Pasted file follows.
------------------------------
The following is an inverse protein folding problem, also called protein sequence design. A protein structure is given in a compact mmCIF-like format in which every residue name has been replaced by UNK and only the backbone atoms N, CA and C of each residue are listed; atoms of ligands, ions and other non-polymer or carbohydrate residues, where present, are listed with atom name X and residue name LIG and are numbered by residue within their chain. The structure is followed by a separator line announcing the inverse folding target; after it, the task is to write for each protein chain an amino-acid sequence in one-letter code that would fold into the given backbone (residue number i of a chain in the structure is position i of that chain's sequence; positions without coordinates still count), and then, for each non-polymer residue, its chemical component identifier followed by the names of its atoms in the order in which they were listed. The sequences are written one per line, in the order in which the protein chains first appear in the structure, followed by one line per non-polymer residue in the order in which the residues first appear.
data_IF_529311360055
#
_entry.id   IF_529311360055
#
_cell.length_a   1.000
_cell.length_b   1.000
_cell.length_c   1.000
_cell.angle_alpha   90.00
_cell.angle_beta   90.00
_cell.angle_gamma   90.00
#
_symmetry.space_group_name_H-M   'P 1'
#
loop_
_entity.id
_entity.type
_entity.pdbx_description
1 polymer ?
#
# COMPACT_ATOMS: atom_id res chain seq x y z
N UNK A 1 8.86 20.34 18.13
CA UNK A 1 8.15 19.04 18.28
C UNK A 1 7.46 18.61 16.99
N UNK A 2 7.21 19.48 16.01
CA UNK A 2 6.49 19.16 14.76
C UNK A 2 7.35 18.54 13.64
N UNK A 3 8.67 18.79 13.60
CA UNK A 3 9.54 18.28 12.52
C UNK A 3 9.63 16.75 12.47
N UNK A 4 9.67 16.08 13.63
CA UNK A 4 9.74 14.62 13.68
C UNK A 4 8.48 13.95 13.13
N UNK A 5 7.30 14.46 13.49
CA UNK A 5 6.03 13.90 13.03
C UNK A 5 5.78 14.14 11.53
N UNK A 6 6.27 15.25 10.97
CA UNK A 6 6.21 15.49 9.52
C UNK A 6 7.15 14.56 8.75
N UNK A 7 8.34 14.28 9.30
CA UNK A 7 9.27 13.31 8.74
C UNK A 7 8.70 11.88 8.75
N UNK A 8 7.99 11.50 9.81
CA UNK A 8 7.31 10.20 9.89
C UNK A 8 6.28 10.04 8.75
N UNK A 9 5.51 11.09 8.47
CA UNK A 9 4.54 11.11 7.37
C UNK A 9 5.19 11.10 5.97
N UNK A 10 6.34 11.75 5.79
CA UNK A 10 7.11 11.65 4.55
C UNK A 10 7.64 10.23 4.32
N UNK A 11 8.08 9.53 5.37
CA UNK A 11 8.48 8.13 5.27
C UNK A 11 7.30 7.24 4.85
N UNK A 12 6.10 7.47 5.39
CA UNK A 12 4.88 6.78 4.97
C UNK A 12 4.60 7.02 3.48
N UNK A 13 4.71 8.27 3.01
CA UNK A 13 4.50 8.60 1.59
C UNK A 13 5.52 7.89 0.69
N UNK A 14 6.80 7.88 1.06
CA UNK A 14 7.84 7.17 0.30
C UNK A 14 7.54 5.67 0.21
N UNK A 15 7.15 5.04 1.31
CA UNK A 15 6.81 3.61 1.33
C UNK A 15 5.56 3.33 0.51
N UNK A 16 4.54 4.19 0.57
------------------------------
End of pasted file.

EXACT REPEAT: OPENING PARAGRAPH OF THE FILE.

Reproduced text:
The following is an inverse protein folding problem, also called protein sequence design. A protein structure is given in a compact mmCIF-like format in which every residue name has been replaced by UNK and only the backbone atoms N, CA and C of each residue are listed; atoms of ligands, ions and other non-polymer or carbohydrate residues, where present, are listed with atom name X and residue name LIG and are numbered by residue within their chain. The structure is followed by a separator line announcing the inverse folding target; after it, the task is to write for each protein chain an amino-acid sequence in one-letter code that would fold into the given backbone (residue number i of a chain in the structure is position i of that chain's sequence; positions without coordinates still count), and then, for each non-polymer residue, its chemical component identifier followed by the names of its atoms in the order in which they were listed. The sequences are written one per line, in the order in which the protein chains first appear in the structure, followed by one line per non-polymer residue in the order in which the residues first appear.